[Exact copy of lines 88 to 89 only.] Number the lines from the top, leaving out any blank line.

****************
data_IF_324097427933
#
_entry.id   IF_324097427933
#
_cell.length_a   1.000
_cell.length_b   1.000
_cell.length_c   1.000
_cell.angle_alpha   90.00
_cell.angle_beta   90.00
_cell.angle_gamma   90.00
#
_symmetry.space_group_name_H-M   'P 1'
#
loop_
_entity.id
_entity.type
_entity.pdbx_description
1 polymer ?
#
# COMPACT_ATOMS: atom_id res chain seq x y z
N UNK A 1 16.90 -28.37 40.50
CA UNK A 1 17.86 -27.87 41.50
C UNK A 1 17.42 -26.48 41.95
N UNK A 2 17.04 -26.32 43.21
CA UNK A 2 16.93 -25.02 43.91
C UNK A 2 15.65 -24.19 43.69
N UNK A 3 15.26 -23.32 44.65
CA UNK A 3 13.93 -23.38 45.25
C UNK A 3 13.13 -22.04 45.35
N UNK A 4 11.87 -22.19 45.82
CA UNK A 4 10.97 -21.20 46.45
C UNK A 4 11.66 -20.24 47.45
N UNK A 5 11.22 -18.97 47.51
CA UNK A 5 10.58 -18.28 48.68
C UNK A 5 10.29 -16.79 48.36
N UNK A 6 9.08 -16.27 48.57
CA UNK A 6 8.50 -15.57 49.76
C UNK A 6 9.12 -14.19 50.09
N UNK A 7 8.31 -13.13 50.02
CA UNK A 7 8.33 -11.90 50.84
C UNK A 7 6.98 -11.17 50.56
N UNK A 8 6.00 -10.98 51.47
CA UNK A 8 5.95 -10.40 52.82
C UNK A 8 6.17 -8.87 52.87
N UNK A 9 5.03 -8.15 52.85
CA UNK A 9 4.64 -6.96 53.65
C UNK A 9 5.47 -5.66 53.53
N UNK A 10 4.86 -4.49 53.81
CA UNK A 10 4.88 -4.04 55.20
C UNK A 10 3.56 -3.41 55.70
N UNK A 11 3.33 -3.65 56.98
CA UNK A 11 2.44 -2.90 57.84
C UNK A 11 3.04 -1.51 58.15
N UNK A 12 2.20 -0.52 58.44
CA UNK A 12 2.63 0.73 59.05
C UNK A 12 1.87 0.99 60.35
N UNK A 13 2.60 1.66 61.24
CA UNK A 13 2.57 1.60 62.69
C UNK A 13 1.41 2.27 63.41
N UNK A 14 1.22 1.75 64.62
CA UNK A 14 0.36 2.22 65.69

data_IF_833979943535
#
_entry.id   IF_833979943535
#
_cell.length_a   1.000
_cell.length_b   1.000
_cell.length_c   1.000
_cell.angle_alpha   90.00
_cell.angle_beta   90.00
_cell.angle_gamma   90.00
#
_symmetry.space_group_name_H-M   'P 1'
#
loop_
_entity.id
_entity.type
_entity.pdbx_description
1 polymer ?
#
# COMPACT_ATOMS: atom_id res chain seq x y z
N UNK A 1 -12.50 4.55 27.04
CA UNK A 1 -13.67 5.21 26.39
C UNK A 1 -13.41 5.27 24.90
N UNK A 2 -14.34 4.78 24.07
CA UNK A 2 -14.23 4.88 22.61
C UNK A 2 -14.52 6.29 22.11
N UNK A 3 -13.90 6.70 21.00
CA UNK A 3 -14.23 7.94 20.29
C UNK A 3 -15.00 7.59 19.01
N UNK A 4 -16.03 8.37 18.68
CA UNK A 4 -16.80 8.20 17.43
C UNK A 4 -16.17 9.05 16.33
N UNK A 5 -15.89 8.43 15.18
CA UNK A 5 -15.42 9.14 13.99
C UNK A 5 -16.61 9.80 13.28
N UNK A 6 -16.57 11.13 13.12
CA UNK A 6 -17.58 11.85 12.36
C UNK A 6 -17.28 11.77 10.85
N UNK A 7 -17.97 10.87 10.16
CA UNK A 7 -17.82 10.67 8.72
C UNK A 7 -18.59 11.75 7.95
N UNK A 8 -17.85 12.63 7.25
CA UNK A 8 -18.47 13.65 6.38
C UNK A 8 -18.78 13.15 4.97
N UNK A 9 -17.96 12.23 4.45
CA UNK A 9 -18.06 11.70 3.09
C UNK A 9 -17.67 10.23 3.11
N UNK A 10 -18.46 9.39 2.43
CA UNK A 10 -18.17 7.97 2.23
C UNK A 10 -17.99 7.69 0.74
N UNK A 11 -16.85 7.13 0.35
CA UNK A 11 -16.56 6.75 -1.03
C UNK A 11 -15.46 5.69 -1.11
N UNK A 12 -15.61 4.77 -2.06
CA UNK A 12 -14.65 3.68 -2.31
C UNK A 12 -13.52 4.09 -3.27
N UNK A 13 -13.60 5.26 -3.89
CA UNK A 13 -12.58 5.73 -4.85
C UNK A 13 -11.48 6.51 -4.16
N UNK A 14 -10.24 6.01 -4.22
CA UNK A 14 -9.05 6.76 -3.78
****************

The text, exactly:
N UNK A 3 -13.90 6.70 21.00
CA UNK A 3 -14.23 7.94 20.29